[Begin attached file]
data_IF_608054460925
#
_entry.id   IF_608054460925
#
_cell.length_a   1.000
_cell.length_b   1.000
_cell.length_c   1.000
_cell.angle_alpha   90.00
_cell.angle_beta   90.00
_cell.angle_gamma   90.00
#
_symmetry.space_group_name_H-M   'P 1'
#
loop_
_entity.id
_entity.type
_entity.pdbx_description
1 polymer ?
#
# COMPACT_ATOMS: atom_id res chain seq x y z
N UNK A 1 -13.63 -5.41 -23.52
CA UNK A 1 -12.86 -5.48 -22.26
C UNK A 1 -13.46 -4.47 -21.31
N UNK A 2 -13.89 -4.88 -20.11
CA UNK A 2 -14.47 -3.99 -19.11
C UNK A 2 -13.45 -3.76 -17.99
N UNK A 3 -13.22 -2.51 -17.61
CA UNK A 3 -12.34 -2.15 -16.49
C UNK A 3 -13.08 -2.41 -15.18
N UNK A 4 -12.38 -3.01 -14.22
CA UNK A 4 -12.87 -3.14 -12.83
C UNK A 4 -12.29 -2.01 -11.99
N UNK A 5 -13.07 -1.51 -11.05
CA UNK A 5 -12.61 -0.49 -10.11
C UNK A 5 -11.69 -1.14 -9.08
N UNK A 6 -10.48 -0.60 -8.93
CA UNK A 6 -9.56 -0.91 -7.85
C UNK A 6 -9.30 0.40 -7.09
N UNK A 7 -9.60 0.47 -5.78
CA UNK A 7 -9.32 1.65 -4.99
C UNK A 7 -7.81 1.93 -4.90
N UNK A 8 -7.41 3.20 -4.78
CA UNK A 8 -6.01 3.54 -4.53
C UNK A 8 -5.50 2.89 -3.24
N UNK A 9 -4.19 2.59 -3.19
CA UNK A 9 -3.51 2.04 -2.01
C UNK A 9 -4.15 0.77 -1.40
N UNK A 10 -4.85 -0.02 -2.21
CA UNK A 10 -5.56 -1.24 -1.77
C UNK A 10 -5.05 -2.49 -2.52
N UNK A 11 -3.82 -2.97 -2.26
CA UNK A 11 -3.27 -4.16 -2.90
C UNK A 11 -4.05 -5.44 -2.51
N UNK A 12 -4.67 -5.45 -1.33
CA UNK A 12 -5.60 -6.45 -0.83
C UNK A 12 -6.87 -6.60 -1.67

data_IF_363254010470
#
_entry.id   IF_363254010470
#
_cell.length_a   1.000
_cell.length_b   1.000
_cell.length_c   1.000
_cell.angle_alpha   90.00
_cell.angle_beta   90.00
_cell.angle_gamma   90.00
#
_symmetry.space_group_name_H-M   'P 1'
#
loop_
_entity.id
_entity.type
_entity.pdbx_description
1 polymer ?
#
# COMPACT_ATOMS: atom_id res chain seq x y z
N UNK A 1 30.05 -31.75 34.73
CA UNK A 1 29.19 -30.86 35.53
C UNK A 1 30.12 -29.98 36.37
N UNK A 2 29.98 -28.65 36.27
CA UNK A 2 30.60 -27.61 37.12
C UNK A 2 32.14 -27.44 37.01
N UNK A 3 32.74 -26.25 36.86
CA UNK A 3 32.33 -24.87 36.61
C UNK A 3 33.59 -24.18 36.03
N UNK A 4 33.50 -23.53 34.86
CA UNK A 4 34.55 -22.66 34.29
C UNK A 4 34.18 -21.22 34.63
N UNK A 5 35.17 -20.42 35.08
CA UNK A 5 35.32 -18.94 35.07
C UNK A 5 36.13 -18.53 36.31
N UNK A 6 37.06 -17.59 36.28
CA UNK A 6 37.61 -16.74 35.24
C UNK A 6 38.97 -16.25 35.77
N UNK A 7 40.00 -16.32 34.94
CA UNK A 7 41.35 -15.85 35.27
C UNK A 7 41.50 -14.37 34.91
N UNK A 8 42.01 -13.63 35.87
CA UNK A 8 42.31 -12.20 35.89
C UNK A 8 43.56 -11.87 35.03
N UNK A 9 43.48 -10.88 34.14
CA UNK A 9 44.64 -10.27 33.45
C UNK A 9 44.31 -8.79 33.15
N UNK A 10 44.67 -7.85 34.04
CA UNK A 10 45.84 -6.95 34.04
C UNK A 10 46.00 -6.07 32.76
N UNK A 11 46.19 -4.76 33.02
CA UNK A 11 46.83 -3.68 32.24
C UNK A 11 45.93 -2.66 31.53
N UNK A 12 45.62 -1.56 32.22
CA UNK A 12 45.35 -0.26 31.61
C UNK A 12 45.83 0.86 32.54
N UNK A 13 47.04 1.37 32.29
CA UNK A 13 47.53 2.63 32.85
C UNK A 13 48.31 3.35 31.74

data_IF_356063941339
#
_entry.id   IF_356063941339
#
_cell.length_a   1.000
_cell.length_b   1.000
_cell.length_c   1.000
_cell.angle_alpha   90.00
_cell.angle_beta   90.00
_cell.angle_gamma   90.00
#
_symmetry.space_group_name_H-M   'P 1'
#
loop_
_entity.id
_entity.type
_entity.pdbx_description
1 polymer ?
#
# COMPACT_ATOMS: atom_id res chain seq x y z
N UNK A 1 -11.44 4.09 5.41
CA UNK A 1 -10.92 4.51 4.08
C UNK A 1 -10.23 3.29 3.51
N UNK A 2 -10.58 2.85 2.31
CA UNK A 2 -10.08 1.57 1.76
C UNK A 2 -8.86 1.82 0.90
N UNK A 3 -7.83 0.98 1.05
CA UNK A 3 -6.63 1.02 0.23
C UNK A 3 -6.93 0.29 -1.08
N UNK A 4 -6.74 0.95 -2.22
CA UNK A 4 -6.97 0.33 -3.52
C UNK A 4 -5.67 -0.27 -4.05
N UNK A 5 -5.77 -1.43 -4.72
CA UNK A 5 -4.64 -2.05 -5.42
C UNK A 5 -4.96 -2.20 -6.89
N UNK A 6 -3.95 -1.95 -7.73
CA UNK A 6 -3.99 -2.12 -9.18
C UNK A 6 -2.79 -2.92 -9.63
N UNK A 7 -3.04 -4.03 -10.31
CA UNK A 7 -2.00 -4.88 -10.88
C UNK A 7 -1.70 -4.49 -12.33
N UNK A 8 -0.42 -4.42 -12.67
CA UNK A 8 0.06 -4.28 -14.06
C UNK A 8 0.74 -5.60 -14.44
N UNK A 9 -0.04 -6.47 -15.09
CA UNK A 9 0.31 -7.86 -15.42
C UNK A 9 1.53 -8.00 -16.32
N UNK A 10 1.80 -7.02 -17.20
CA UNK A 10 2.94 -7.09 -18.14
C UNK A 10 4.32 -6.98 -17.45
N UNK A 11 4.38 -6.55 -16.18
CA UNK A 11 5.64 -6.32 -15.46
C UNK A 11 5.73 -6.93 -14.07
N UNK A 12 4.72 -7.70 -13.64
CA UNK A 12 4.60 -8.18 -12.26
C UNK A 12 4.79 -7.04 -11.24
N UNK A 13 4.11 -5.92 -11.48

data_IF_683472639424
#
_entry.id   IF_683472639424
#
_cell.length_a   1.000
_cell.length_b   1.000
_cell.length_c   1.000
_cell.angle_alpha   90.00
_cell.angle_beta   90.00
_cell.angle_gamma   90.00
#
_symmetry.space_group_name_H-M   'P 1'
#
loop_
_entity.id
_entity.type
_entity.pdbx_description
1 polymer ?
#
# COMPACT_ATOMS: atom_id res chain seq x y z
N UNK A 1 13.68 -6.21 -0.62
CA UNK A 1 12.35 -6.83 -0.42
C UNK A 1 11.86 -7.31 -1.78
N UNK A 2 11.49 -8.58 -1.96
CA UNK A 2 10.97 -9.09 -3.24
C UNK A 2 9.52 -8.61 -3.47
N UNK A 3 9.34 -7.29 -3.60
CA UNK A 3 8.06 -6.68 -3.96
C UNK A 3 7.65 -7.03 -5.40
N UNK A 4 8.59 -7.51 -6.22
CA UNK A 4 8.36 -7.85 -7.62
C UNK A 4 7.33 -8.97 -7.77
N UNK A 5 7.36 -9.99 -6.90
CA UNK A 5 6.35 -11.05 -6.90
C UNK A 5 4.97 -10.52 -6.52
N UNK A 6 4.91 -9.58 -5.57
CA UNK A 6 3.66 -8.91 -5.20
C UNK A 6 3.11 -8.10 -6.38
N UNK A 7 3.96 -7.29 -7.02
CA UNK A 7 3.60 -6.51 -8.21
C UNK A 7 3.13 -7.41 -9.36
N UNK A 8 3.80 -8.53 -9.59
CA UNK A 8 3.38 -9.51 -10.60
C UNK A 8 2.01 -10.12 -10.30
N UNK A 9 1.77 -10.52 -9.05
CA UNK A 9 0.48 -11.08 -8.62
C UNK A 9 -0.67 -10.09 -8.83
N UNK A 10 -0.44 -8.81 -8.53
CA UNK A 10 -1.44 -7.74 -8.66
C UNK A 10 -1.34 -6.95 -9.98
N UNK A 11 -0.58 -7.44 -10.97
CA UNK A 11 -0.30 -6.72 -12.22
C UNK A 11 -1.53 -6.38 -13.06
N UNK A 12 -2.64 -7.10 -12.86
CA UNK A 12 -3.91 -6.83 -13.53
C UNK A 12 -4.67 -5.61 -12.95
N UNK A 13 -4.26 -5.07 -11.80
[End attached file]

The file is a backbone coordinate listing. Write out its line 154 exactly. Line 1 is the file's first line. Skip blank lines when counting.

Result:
N UNK A 7 -3.04 -4.03 -10.31